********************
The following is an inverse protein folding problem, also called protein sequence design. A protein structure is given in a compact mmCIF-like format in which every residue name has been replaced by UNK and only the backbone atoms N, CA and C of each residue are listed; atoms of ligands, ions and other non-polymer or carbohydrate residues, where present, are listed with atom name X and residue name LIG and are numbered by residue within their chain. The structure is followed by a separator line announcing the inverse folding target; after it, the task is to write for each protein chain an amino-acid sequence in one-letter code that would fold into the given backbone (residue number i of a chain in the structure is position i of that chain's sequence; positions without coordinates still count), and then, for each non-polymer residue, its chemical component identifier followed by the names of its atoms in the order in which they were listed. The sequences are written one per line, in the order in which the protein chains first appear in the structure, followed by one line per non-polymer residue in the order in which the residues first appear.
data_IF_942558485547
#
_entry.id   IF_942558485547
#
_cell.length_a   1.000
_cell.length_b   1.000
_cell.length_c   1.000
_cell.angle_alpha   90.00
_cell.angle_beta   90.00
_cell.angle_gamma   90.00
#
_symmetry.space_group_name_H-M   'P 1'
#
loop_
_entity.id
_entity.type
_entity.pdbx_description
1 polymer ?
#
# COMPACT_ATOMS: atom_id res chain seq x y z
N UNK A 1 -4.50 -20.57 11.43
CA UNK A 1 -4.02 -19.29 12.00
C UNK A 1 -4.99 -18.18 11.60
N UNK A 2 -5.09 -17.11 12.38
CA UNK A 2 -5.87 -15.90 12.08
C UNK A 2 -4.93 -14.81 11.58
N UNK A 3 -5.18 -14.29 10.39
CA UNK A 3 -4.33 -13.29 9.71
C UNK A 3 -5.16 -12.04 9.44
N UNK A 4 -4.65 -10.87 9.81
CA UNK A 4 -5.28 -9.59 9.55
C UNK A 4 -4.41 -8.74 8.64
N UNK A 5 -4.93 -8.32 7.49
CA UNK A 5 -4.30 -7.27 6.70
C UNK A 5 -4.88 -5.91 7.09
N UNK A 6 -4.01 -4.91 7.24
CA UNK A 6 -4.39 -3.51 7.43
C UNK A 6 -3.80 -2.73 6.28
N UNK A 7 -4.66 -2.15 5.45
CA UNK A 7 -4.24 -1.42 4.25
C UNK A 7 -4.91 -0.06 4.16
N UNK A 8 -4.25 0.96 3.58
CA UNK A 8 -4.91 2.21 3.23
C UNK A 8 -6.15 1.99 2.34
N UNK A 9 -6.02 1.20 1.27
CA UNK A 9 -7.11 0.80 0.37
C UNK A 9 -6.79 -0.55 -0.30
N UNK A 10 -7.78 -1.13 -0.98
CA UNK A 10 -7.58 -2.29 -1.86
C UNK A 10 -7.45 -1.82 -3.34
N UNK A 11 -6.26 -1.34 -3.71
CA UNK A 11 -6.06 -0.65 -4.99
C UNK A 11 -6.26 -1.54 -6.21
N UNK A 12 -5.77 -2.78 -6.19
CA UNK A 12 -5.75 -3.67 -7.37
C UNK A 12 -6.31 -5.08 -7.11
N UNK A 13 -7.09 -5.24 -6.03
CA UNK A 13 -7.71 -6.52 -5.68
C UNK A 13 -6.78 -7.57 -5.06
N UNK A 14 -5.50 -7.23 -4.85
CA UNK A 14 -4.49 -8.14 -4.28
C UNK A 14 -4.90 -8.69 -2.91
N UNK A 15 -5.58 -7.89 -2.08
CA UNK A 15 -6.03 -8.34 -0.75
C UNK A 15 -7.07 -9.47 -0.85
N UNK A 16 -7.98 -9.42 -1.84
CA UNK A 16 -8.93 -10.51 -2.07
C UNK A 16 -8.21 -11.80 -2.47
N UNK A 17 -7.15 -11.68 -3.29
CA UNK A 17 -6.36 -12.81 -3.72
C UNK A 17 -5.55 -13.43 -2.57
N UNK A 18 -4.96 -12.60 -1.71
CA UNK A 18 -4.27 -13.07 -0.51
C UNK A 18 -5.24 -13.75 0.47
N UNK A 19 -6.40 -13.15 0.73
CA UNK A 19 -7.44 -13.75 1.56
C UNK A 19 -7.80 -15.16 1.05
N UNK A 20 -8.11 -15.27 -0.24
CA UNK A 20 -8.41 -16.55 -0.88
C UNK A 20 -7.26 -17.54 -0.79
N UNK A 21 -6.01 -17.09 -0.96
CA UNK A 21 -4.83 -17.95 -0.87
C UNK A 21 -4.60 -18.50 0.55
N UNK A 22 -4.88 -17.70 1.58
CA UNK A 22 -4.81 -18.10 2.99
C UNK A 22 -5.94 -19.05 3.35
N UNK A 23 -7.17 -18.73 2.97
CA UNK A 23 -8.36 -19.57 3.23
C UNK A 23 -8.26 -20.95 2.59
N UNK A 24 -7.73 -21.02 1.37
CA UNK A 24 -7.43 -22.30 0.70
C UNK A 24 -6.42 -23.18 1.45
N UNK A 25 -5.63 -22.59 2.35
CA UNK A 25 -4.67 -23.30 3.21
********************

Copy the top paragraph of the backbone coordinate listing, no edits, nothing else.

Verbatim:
The following is an inverse protein folding problem, also called protein sequence design. A protein structure is given in a compact mmCIF-like format in which every residue name has been replaced by UNK and only the backbone atoms N, CA and C of each residue are listed; atoms of ligands, ions and other non-polymer or carbohydrate residues, where present, are listed with atom name X and residue name LIG and are numbered by residue within their chain. The structure is followed by a separator line announcing the inverse folding target; after it, the task is to write for each protein chain an amino-acid sequence in one-letter code that would fold into the given backbone (residue number i of a chain in the structure is position i of that chain's sequence; positions without coordinates still count), and then, for each non-polymer residue, its chemical component identifier followed by the names of its atoms in the order in which they were listed. The sequences are written one per line, in the order in which the protein chains first appear in the structure, followed by one line per non-polymer residue in the order in which the residues first appear.